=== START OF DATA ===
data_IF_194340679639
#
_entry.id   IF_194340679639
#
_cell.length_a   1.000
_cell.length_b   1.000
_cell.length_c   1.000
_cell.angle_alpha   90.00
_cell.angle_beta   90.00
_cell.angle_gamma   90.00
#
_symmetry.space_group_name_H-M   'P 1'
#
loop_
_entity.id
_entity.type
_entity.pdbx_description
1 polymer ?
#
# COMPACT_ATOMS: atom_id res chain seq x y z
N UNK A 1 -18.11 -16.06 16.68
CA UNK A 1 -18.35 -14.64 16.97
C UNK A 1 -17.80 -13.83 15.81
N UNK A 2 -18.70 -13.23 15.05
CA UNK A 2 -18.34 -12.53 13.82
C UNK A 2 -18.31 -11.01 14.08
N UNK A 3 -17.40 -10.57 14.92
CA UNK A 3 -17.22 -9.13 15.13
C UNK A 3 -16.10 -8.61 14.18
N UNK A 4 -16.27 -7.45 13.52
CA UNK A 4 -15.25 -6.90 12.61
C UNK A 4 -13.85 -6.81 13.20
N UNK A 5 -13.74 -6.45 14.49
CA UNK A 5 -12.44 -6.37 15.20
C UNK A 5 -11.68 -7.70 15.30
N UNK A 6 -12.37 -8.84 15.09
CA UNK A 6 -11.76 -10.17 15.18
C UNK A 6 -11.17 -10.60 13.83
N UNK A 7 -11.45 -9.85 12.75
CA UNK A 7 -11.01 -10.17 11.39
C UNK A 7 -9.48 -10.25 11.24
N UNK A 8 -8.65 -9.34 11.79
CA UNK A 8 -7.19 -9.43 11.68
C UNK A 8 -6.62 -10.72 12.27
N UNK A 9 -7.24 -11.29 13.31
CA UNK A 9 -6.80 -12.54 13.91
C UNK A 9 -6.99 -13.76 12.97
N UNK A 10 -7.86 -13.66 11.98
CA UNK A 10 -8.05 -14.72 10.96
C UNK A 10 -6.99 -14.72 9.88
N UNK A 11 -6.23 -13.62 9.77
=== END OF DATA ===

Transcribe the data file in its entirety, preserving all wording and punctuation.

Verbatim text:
data_IF_194340679639
#
_entry.id   IF_194340679639
#
_cell.length_a   1.000
_cell.length_b   1.000
_cell.length_c   1.000
_cell.angle_alpha   90.00
_cell.angle_beta   90.00
_cell.angle_gamma   90.00
#
_symmetry.space_group_name_H-M   'P 1'
#
loop_
_entity.id
_entity.type
_entity.pdbx_description
1 polymer ?
#
# COMPACT_ATOMS: atom_id res chain seq x y z
N UNK A 1 -18.11 -16.06 16.68
CA UNK A 1 -18.35 -14.64 16.97
C UNK A 1 -17.80 -13.83 15.81
N UNK A 2 -18.70 -13.23 15.05
CA UNK A 2 -18.34 -12.53 13.82
C UNK A 2 -18.31 -11.01 14.08
N UNK A 3 -17.40 -10.57 14.92
CA UNK A 3 -17.22 -9.13 15.13
C UNK A 3 -16.10 -8.61 14.18
N UNK A 4 -16.27 -7.45 13.52
CA UNK A 4 -15.25 -6.90 12.61
C UNK A 4 -13.85 -6.81 13.20
N UNK A 5 -13.74 -6.45 14.49
CA UNK A 5 -12.44 -6.37 15.20
C UNK A 5 -11.68 -7.70 15.30
N UNK A 6 -12.37 -8.84 15.09
CA UNK A 6 -11.76 -10.17 15.18
C UNK A 6 -11.17 -10.60 13.83
N UNK A 7 -11.45 -9.85 12.75
CA UNK A 7 -11.01 -10.17 11.39
C UNK A 7 -9.48 -10.25 11.24
N UNK A 8 -8.65 -9.34 11.79
CA UNK A 8 -7.19 -9.43 11.68
C UNK A 8 -6.62 -10.72 12.27
N UNK A 9 -7.24 -11.29 13.31
CA UNK A 9 -6.80 -12.54 13.91
C UNK A 9 -6.99 -13.76 12.97
N UNK A 10 -7.86 -13.66 11.98
CA UNK A 10 -8.05 -14.72 10.96
C UNK A 10 -6.99 -14.72 9.88
N UNK A 11 -6.23 -13.62 9.77